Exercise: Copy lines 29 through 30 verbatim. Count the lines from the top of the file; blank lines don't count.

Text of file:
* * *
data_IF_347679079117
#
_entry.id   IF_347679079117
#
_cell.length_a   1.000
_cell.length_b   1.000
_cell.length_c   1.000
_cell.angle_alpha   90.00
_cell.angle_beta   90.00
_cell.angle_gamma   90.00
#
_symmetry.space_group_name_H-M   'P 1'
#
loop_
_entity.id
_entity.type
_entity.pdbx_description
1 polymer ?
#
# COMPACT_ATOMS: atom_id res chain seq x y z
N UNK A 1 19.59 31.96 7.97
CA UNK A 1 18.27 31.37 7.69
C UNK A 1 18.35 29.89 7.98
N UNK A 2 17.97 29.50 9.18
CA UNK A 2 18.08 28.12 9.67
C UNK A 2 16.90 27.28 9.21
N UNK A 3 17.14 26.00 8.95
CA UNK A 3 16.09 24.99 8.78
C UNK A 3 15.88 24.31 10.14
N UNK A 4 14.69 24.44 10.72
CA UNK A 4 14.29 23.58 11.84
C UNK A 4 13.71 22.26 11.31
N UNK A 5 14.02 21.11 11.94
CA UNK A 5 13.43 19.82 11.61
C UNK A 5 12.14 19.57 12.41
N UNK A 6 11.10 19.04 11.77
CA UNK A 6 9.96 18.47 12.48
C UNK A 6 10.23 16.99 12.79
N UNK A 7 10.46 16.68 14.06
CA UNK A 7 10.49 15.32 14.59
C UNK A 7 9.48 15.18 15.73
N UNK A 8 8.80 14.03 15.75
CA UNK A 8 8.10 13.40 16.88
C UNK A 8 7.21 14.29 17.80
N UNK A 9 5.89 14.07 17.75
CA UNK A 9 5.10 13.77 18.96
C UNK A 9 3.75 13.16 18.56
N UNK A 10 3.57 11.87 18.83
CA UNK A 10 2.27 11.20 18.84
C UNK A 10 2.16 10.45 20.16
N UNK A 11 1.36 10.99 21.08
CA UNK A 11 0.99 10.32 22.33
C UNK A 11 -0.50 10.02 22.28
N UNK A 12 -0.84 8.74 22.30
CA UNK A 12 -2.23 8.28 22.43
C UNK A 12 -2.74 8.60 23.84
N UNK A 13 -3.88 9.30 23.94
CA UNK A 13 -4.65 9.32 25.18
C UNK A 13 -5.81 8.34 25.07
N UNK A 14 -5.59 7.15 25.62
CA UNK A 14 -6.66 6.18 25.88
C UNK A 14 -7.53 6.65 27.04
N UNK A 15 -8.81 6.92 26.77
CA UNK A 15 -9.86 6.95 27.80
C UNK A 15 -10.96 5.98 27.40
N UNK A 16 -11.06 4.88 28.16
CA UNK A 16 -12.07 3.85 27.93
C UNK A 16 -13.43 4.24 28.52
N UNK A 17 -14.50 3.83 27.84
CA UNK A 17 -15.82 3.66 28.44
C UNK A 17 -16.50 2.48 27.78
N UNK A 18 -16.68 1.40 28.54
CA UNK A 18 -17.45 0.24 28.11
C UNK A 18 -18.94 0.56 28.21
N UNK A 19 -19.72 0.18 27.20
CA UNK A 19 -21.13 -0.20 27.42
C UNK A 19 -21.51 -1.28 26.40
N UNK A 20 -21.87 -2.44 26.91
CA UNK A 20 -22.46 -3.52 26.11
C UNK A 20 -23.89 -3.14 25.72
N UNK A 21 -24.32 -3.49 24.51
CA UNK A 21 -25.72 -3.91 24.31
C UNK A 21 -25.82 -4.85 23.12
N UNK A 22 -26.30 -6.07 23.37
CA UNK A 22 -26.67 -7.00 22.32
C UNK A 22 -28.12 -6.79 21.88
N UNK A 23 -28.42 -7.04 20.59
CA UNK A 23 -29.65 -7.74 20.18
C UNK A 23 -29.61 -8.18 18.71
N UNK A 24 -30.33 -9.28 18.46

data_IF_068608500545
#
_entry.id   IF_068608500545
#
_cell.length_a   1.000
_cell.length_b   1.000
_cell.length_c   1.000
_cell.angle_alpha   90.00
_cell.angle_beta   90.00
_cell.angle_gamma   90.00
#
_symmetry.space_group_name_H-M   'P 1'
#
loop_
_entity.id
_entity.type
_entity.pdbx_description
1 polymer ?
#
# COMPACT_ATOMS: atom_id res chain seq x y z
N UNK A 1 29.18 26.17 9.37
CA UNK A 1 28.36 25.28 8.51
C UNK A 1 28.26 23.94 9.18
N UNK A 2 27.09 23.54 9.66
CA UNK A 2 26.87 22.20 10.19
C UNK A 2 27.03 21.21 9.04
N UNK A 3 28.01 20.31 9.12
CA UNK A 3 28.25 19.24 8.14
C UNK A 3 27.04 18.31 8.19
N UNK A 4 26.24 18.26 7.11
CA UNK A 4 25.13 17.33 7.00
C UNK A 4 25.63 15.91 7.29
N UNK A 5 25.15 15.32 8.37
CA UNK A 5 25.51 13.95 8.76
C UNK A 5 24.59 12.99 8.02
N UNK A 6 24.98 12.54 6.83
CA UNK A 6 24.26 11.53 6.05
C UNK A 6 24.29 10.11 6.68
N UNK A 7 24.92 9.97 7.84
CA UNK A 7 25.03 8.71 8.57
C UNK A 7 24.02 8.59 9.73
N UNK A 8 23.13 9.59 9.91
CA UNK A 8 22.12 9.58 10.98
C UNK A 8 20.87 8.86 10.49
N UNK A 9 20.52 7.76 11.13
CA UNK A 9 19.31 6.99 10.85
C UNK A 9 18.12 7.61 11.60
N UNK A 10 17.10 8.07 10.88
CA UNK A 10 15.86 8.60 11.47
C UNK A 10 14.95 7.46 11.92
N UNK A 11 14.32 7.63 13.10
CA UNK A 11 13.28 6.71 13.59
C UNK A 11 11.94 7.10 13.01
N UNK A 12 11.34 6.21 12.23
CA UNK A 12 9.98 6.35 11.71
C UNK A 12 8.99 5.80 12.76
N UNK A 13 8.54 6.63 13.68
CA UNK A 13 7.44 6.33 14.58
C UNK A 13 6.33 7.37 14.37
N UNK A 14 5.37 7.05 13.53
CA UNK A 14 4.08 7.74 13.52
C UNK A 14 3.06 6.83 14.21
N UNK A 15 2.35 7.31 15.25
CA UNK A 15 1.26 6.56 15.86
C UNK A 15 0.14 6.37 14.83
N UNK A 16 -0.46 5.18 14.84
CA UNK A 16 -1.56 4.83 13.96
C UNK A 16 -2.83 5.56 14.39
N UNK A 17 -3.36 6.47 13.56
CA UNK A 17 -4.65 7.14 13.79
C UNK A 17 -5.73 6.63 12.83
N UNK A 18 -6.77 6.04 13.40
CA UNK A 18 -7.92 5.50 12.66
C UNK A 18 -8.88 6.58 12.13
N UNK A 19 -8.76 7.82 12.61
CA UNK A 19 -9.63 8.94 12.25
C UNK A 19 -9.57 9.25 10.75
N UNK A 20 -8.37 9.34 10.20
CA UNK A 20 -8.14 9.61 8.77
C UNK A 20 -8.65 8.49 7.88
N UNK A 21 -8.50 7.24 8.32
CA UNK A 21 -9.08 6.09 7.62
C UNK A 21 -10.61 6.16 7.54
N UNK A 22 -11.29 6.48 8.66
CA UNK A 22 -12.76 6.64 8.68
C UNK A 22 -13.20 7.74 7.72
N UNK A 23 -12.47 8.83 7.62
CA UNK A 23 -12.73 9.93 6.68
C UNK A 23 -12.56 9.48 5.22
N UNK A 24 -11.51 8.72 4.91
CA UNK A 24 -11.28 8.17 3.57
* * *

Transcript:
C UNK A 3 15.88 24.31 10.14
N UNK A 4 14.69 24.44 10.72